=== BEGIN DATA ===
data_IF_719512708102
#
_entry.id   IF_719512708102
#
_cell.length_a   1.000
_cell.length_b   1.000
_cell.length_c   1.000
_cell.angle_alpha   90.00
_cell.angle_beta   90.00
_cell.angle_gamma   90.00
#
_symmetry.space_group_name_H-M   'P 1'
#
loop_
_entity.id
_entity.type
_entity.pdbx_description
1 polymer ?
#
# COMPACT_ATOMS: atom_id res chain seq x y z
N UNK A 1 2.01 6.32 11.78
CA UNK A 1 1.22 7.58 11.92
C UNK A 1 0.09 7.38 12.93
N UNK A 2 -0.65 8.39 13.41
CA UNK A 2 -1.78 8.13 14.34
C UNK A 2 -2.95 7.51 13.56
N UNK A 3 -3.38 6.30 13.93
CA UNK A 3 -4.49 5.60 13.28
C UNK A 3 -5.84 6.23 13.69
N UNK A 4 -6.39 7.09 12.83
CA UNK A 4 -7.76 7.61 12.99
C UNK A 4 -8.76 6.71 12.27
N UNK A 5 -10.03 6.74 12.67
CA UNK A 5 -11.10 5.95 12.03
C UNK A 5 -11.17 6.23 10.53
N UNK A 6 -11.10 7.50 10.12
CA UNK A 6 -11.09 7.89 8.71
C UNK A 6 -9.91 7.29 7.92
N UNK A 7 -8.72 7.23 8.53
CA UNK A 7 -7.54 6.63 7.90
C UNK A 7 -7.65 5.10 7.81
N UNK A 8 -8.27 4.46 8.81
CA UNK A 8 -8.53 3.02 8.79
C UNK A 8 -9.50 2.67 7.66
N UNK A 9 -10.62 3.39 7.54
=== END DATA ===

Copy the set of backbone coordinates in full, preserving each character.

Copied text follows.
data_IF_719512708102
#
_entry.id   IF_719512708102
#
_cell.length_a   1.000
_cell.length_b   1.000
_cell.length_c   1.000
_cell.angle_alpha   90.00
_cell.angle_beta   90.00
_cell.angle_gamma   90.00
#
_symmetry.space_group_name_H-M   'P 1'
#
loop_
_entity.id
_entity.type
_entity.pdbx_description
1 polymer ?
#
# COMPACT_ATOMS: atom_id res chain seq x y z
N UNK A 1 2.01 6.32 11.78
CA UNK A 1 1.22 7.58 11.92
C UNK A 1 0.09 7.38 12.93
N UNK A 2 -0.65 8.39 13.41
CA UNK A 2 -1.78 8.13 14.34
C UNK A 2 -2.95 7.51 13.56
N UNK A 3 -3.38 6.30 13.93
CA UNK A 3 -4.49 5.60 13.28
C UNK A 3 -5.84 6.23 13.69
N UNK A 4 -6.39 7.09 12.83
CA UNK A 4 -7.76 7.61 12.99
C UNK A 4 -8.76 6.71 12.27
N UNK A 5 -10.03 6.74 12.67
CA UNK A 5 -11.10 5.95 12.03
C UNK A 5 -11.17 6.23 10.53
N UNK A 6 -11.10 7.50 10.12
CA UNK A 6 -11.09 7.89 8.71
C UNK A 6 -9.91 7.29 7.92
N UNK A 7 -8.72 7.23 8.53
CA UNK A 7 -7.54 6.63 7.90
C UNK A 7 -7.65 5.10 7.81
N UNK A 8 -8.27 4.46 8.81
CA UNK A 8 -8.53 3.02 8.79
C UNK A 8 -9.50 2.67 7.66
N UNK A 9 -10.62 3.39 7.54